In this case, almost every historical fact stated under hypnosis Moreover, she had no recollection of ever having read about either the period or the people.
Some early psychical researchers into hypnotic phenomena awoke their subjects and placed their hands on a planchette board, usually screened from the subjects’ view, and proceeded to interrogate them. The planchette — it is claimed — wrote down true answers to the questions from knowledge in the subjects’ subconscious minds. Under these conditions the girl revealed that she had just read an historical romance in which every person and fact, except for some minor details, had appeared, though she had devised a new setting for them.
If all cases were as straightforward as this, there would be no need for further investigation, and believers in reincarnation would have to look elsewhere for evidence. How complicated the majority of cases are, however, is shown by the celebrated case of
Bridey Murphy. This is no more remarkable than a hundred other cases of hypnotic regression, but was brought to the public’s attention by a heated debate in a number of American newspapers and a film shown widely in English-speaking countries..
In a number of sessions from November 1952 to October 1953, Morey Bernstein, an amateur American hypnotist, regressed Mrs Virginia Tighe to a life in early 19th-century Ireland. Mrs Tighe, 29 years old at the time, a native of Maddison, Wisconsin, and resident in Chicago from the age of three until her marriage, had never visited Ireland, nor had much to do with Irish people (she strongly denied allegations to the contrary, and the evidence supports her denials). Under hypnosis she began to speak with an Irish accent, said she was Bridget (Bridey) Murphy, daughter of Duncan and Kathleen Murphy, Protestants living at the Meadows, Cork. Her brother Duncan, born in 1796, married Aimee, daughter of Mrs Strayne, who was mistress of a day school attended by Bridey when she was 15.
In about 1818 she married a Catholic, Brian MacCarthy, whose relatives she named, and they travelled ‘by carriage to Belfast through places she named but whose existence has never been found on any map.
The couple worshipped at Father John Gorman’s St Theresa’s Church. They shopped at stores that Bridey named, using coins correctly described for the period. In addition, Bridey produced a number of Irish words when asked, using some as they were used then, though their meaning had changed since: ‘slip’, for example, referring to a child’s pinafore, not petticoat — the more common modern word. Bridey Murphy had read some Irish mythology, knew some Irish songs and was a good dancer of Irish jigs. At the end of one sitting, Mrs Tighe, aroused from her trance, yet not fully conscious,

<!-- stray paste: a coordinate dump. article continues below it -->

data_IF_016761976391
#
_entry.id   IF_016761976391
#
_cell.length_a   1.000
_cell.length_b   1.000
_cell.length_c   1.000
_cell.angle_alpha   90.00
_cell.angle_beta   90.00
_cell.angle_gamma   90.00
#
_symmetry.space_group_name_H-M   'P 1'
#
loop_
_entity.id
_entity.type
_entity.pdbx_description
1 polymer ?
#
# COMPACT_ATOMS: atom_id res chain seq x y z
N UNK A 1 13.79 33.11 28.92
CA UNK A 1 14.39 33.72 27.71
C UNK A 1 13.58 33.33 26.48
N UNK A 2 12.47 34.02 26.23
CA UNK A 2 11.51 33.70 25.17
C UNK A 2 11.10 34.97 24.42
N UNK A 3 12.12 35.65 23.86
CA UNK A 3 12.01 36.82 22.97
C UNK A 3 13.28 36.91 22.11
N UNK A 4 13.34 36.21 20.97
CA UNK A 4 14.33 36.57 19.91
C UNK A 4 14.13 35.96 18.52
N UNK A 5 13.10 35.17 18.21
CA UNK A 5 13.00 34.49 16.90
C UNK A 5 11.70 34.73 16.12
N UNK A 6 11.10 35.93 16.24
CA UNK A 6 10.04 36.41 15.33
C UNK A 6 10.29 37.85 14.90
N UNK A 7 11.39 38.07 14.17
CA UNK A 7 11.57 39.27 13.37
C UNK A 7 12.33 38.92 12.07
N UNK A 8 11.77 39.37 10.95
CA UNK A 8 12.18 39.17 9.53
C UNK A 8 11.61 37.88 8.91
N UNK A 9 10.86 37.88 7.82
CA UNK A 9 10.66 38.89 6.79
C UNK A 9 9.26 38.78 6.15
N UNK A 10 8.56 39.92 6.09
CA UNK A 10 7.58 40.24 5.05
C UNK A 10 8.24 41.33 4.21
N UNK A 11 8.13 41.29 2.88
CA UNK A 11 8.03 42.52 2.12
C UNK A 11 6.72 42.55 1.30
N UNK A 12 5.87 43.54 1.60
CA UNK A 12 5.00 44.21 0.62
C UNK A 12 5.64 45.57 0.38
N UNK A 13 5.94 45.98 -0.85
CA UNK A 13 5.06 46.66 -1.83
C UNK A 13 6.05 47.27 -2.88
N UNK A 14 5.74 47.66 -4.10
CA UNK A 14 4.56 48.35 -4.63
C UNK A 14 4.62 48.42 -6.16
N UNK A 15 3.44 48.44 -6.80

typical of regression cases. Some facts were confirmed, others unconfirmed, others proved incorrect. Memories of insignificant detail proved true, while Bridey displayed total ignorance of other important events. Confirmation of facts proved impossible in many instances. There was no possibility, for example, of confirming dates of birth, marriages and deaths, as no records were kept in Cork until 1864 and if the Murphy family kept records in a family Bible, a customary procedure, its whereabouts are not known. No information could be discovered concerning St Theresa’s Church or Father Gorman in Belfast, but the two shops mentioned by Bridey, Carrigan and Farr, had both existed. Bridey had said that uillean pipes had been played at her funeral and these were found to have been customarily used at funerals because of their soft tone.
So the neutral enquirer is left puzzled. Where did Mrs Tighe learn about uillean pipes, kissing the Blarney Stone and the names of shops in Belfast whose existence was only confirmed after painstaking research? Why should she have created a vivid picture of life in Ireland at the beginning of the 19th century, if this was simply a creation of some part of her subconscious? From where did she — along with many other regressed subjects with no pretence at acting ability — draw the talent to dramatise so effectively a life in another age and another country?
Yet, if reincarnation is a fact, why should trivialities be remembered and great emotional experiences that one would have expected to have contributed to one’s development in this life, be forgotten or go unmentioned? The questions are as bewildering as they are intriguing.